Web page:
NCUA Chairman Debbie Matz discussed the possibilities of an18-month examination cycle during a Nov. 20 roundtable discussionin New Hampshire.

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Rep. Frank Guinta (R-N.H.) hosted the event, during which hequeried Matz on the possibility of a pilot program in New Hampshirefor low-risk credit unions to test the implementation of an18-month examination cycle.

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Matz held firm in her assertion that moving to an 18-month examperiod at the same time many of the agency's regulatory reliefproposals become effective would be an irresponsible approach. Sheprovided a similar response a day earlier during the November NCUA board meeting.

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Paul Gentile, president/CEO for the Cooperative Credit Union Association, told CU Timesthat the meeting lent to a “very collaborative environment.” Headded Matz engaged with credit union leaders and took “an openminded approach” to the meeting.

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In regard to Matz's discussion on the 18-month examinationcycle, Gentile said, “One of the most compelling discussion pointsabout 18 months was when the chairman mentioned how sometimes verywell-run, low-risk credit unions can change direction quickly if anew CEO comes in. I think that's exactly the type of discussion weshould be having. A change in leadership, a change in key datapoints, a change in product offerings are all things that could bethe triggers for what type of exam cycle a credit union is on. Icontinue to believe that's the healthy dialogue that the NCUA andcredit union community should have.”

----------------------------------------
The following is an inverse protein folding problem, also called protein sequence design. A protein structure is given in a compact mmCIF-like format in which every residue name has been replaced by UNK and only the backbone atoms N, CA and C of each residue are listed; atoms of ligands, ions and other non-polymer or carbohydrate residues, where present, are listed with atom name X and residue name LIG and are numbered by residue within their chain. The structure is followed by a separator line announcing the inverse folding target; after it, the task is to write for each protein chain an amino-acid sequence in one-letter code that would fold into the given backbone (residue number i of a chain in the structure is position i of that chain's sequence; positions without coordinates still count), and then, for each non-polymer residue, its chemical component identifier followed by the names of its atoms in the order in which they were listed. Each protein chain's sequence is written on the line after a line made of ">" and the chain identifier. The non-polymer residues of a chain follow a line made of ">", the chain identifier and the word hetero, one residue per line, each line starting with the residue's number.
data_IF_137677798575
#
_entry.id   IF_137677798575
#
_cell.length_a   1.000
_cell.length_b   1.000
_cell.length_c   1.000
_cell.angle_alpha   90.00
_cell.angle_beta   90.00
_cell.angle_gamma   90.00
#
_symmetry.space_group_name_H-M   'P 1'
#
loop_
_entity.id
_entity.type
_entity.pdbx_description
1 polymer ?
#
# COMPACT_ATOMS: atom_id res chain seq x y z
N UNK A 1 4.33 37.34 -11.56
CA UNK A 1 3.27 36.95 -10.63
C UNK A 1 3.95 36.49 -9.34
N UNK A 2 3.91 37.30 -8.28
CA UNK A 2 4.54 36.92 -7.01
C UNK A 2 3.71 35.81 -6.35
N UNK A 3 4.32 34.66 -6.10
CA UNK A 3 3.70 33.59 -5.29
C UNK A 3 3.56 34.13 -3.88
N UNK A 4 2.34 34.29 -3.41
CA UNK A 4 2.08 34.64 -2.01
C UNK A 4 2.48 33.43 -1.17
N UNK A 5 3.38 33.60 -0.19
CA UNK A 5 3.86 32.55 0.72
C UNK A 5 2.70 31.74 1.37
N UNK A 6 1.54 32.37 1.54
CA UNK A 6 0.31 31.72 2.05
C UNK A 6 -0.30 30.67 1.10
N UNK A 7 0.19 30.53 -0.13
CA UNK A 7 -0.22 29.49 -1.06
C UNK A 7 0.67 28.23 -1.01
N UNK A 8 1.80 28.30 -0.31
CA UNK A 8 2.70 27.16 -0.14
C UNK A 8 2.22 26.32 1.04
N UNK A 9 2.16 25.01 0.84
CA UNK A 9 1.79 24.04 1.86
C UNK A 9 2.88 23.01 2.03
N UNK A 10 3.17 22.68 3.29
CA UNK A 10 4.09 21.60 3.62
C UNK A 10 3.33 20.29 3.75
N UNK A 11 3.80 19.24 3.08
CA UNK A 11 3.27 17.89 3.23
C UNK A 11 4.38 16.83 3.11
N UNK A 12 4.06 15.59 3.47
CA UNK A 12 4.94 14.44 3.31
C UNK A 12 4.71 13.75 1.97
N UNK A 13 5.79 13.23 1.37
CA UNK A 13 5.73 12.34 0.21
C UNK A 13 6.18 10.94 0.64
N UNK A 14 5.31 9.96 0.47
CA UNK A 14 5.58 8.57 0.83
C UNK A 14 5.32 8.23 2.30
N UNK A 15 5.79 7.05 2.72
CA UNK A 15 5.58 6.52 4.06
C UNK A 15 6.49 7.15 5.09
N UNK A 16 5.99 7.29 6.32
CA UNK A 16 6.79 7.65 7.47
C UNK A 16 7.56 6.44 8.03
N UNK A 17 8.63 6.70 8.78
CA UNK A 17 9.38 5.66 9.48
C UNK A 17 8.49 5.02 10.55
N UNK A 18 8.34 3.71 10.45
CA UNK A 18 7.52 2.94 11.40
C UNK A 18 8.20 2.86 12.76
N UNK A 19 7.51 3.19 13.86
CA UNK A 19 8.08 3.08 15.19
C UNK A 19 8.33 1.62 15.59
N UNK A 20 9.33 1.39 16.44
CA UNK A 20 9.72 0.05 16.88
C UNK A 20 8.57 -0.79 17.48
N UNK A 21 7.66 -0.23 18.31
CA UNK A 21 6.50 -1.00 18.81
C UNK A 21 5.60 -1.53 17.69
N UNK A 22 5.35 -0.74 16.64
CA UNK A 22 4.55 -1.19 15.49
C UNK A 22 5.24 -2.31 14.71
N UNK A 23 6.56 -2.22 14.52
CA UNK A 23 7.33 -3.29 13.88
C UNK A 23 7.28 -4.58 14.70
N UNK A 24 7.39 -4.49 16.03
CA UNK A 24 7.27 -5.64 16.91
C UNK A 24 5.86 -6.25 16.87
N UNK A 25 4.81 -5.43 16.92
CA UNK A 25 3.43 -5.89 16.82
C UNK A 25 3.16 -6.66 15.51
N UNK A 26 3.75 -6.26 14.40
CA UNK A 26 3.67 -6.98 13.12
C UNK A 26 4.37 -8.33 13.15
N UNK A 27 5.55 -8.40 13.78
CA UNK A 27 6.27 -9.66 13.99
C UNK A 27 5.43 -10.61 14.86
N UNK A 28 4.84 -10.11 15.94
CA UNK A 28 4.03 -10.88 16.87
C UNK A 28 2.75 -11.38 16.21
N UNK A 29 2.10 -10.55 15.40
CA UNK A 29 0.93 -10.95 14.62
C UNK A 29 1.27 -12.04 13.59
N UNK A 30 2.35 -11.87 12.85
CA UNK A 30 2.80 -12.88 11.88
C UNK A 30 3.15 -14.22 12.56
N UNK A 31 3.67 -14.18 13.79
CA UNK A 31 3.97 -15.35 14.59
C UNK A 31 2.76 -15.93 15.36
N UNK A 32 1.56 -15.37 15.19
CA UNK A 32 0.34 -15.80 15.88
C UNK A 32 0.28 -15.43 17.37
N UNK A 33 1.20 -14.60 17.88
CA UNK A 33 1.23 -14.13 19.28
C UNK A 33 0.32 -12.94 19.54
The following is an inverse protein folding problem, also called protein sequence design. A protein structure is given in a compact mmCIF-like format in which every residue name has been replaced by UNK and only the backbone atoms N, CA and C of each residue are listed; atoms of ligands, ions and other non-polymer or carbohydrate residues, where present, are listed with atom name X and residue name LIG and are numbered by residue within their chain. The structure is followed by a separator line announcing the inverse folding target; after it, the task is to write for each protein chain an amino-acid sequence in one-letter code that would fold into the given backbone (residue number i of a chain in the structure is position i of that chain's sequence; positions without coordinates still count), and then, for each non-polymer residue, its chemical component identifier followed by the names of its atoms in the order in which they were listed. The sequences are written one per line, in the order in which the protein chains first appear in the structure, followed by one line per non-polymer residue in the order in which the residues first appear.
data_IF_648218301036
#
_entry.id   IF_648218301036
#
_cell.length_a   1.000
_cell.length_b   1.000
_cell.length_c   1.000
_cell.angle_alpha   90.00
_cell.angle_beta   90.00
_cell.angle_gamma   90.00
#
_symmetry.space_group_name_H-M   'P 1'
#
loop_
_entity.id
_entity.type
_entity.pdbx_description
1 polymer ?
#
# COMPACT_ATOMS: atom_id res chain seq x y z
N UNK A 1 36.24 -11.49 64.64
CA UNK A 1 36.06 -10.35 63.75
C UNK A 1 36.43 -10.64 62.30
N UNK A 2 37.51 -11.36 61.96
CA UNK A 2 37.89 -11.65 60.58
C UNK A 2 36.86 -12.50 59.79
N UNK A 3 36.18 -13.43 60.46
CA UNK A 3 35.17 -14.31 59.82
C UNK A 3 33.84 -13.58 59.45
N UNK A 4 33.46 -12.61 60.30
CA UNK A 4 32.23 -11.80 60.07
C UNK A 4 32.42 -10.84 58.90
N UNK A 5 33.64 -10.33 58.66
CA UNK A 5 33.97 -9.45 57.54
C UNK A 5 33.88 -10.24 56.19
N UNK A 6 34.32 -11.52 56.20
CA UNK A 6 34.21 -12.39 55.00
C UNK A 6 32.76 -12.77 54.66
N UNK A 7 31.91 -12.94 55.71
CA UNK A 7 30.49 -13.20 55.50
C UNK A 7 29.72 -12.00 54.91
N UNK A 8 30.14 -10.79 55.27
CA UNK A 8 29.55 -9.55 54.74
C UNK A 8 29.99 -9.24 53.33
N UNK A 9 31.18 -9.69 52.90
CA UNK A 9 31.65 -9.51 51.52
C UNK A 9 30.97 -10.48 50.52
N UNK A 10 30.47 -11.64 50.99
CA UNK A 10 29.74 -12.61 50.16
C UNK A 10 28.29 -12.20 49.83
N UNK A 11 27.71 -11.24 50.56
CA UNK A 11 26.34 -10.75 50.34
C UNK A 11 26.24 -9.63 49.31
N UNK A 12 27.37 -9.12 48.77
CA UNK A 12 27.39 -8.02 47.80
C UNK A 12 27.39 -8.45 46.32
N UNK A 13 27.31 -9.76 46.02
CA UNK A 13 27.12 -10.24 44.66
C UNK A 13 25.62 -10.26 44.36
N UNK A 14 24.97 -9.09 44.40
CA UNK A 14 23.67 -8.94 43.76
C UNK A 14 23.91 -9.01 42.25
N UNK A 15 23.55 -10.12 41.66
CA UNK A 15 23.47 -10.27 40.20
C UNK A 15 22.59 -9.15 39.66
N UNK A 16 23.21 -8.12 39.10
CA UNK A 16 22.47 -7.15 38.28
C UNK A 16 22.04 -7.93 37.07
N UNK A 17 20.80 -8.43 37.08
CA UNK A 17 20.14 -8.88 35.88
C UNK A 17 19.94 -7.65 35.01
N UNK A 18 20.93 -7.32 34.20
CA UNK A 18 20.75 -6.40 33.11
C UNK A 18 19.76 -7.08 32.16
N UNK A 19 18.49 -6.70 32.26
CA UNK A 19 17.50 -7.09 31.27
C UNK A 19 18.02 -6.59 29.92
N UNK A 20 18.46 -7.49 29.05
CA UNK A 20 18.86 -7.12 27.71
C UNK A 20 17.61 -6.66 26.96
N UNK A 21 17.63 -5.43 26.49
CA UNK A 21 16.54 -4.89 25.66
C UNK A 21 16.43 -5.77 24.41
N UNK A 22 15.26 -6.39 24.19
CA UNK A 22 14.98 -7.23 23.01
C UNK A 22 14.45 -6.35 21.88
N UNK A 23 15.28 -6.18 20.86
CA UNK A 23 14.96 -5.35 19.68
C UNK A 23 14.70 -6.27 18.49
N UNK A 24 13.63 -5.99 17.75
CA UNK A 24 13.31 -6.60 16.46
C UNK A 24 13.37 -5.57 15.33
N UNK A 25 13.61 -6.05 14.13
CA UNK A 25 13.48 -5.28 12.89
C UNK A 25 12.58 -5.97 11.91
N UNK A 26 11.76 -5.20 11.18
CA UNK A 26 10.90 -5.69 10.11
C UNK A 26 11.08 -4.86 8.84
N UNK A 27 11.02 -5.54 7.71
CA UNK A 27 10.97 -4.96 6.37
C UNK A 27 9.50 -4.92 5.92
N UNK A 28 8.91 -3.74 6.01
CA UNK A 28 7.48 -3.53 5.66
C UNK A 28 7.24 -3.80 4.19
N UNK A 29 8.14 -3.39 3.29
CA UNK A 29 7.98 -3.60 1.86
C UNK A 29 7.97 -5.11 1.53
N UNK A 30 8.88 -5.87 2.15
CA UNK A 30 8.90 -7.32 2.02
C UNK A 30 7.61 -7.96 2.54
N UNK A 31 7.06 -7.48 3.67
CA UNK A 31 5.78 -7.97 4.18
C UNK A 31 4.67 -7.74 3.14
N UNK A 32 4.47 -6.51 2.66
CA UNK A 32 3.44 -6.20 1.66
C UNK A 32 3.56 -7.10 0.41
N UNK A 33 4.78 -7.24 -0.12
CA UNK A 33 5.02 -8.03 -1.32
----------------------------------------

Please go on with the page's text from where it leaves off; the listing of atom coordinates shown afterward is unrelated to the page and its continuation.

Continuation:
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Gentile added the exam cycle was consistently identified by hismembers as a tangible way to provide regulatory relief.

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“A pilot would be a healthy approach and would show the systemthat (the) NCUA is serious about this issue and serious about regrelief on the exam front,” he said. “Chairman Matz seemed openminded to this concept and that's positive tosee.”

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NCUA Public Affairs Specialist John Fairbanks told CUTimes the agency “is not locked into an annual examinationcycle, and, in future years, the board may consider moving to an18-month cycle for credit unions that pose less risk to the ShareInsurance Fund.”

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The agency would need additional time to evaluate the impact ofregulatory relief measures before the agency could have thatconversation, according to Fairbanks. He added a pilot programwould push back the consideration of a move to any kind of 18-monthprogram because it would need to “organize, implement and evaluatethe results of such a pilot program.”

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Still, while Matz may be considering the 18-month cycle, it isnot enough for some. Rep. Guinta said in a statement that he andothers have pressed the chairman to “stay true to her agency'spromised year of regulatory relief. So far, results have beenmeager.”

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